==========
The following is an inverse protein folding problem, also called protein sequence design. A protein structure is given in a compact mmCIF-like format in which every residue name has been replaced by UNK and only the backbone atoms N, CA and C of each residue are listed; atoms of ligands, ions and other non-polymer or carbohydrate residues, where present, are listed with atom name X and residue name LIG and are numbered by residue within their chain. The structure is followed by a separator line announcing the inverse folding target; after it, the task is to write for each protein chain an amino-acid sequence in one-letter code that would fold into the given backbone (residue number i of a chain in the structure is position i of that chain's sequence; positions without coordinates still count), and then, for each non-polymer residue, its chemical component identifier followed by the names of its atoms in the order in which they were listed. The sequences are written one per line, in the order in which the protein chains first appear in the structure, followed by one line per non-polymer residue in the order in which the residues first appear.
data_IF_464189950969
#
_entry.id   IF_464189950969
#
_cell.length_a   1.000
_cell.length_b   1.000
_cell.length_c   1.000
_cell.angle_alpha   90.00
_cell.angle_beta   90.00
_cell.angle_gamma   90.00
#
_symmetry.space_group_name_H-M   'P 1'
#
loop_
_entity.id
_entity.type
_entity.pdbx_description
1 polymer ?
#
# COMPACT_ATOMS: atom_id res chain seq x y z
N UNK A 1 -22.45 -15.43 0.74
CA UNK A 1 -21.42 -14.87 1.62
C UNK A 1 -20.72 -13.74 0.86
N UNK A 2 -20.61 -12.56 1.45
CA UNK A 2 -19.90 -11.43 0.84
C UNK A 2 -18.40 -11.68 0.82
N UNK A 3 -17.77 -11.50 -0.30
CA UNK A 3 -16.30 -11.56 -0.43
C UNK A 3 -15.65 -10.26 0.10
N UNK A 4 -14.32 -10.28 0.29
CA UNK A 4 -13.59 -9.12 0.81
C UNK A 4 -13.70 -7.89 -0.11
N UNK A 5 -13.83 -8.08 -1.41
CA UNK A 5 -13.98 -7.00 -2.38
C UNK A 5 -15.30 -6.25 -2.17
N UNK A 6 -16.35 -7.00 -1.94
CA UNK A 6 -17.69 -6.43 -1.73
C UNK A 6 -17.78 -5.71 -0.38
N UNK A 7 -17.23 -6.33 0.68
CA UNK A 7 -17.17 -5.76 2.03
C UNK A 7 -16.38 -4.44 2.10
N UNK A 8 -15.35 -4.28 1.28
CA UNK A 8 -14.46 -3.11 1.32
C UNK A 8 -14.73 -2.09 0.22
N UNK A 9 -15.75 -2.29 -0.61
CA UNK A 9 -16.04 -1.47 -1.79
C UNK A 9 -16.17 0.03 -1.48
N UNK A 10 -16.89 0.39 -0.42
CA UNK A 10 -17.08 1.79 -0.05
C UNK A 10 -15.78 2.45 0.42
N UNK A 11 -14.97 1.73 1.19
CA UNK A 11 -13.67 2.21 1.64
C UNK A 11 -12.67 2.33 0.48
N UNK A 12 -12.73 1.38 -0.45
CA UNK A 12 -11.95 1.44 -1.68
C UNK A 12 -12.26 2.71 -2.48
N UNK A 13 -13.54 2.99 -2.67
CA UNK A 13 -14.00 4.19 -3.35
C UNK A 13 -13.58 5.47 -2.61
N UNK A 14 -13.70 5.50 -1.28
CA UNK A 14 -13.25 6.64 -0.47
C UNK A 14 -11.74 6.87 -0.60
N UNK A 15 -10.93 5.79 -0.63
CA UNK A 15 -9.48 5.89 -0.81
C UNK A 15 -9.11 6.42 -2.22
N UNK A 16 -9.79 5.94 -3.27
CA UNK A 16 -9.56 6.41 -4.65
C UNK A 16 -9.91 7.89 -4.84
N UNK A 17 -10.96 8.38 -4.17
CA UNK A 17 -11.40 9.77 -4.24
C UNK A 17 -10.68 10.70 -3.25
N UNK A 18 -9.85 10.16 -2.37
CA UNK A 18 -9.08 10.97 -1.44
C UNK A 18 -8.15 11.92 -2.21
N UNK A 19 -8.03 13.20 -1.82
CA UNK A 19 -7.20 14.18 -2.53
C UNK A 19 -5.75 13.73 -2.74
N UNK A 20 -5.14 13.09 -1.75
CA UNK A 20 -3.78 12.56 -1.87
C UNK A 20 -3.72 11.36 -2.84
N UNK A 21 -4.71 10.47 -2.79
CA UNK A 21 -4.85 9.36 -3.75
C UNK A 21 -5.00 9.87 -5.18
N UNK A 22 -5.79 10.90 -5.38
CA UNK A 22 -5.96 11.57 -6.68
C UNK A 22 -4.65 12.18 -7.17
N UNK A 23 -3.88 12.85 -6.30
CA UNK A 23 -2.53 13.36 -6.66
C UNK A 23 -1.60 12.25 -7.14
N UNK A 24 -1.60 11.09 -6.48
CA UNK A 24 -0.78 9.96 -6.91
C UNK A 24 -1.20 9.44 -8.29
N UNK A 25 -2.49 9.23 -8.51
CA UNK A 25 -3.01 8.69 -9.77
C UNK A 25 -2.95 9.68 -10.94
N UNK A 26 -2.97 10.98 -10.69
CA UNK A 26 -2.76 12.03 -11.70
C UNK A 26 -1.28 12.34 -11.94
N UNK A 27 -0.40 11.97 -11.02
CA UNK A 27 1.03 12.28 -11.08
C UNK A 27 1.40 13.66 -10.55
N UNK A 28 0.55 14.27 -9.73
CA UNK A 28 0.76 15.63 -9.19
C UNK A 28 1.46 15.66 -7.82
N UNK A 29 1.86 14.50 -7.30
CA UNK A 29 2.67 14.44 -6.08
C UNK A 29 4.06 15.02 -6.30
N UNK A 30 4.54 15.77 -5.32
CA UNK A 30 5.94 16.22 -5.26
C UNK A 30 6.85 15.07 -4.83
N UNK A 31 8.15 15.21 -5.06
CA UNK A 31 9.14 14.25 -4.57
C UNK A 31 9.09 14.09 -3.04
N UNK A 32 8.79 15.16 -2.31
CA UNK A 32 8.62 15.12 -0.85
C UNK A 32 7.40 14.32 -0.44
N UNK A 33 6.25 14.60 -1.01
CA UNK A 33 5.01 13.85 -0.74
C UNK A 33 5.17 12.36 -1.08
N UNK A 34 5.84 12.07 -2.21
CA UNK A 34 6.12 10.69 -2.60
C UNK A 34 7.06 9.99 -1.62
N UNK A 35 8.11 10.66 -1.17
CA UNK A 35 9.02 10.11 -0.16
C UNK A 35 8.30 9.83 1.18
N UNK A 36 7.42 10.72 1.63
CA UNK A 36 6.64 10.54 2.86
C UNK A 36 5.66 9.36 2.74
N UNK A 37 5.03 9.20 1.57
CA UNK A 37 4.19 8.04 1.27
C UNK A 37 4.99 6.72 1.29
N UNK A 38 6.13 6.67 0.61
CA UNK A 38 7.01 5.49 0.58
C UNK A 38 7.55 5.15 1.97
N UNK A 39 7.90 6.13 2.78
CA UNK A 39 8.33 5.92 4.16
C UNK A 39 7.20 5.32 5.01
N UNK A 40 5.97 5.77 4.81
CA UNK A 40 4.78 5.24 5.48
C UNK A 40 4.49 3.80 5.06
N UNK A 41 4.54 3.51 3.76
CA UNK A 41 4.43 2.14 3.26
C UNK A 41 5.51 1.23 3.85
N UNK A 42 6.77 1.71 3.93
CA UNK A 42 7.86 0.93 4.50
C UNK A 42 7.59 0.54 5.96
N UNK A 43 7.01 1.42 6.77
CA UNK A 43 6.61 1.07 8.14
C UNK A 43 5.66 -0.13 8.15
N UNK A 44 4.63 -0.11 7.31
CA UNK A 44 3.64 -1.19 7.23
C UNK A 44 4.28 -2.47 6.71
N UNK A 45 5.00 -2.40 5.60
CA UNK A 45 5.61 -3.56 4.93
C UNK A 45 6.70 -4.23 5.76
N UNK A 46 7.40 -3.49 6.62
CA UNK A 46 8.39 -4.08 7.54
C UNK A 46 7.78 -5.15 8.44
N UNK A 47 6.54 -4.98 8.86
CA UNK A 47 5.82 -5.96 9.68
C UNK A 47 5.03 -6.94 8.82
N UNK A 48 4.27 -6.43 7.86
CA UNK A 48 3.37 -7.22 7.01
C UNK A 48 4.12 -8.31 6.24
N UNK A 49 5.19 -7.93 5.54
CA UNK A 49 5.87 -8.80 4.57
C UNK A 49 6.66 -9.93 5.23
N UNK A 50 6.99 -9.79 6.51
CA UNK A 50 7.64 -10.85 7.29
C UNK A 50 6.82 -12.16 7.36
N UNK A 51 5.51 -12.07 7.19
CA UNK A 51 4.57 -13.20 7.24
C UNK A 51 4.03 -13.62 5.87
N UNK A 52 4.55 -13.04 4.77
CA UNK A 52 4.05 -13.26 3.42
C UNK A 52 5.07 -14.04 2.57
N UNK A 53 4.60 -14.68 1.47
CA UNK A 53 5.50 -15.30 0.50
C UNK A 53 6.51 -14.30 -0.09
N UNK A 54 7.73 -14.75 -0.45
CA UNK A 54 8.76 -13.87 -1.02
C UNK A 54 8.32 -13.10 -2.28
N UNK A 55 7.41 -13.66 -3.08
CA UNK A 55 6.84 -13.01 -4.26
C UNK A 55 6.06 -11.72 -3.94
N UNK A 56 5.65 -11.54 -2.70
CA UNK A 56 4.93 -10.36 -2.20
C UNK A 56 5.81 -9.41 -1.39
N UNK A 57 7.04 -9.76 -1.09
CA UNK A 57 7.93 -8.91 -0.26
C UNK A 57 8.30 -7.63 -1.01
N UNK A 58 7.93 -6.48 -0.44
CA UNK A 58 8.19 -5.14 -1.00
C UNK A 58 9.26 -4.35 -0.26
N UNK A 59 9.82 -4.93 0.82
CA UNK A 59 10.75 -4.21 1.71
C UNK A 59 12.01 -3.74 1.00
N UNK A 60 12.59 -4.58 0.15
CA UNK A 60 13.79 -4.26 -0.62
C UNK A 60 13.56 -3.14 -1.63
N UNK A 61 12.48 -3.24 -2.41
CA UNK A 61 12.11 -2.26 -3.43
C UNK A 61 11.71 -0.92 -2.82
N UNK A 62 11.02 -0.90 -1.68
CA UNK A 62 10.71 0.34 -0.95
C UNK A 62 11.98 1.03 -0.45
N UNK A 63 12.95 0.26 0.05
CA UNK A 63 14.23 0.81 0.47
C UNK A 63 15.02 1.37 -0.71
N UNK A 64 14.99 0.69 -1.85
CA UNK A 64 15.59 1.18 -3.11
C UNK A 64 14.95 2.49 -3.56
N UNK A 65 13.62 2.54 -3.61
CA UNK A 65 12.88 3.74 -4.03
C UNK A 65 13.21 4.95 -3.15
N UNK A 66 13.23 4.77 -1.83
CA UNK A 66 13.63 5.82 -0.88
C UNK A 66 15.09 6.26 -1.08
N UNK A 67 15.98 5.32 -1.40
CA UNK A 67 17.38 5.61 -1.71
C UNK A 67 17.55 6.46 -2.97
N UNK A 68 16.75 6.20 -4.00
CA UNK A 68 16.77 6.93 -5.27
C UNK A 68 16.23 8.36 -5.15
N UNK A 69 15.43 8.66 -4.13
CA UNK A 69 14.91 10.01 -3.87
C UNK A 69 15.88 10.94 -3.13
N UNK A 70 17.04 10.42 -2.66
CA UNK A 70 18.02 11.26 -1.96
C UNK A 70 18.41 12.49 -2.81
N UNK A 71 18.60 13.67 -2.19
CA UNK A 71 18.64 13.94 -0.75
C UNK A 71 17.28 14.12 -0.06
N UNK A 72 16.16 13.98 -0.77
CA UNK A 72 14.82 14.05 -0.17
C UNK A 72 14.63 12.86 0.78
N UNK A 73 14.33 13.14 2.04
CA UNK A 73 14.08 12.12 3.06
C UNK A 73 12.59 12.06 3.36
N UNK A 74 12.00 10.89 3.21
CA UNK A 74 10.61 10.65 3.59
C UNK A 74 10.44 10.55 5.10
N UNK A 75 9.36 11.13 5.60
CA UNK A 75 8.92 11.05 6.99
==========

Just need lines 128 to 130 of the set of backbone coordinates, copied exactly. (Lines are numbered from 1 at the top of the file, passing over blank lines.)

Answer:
CA UNK A 36 6.64 10.54 2.86
C UNK A 36 5.66 9.36 2.74
N UNK A 37 5.03 9.20 1.57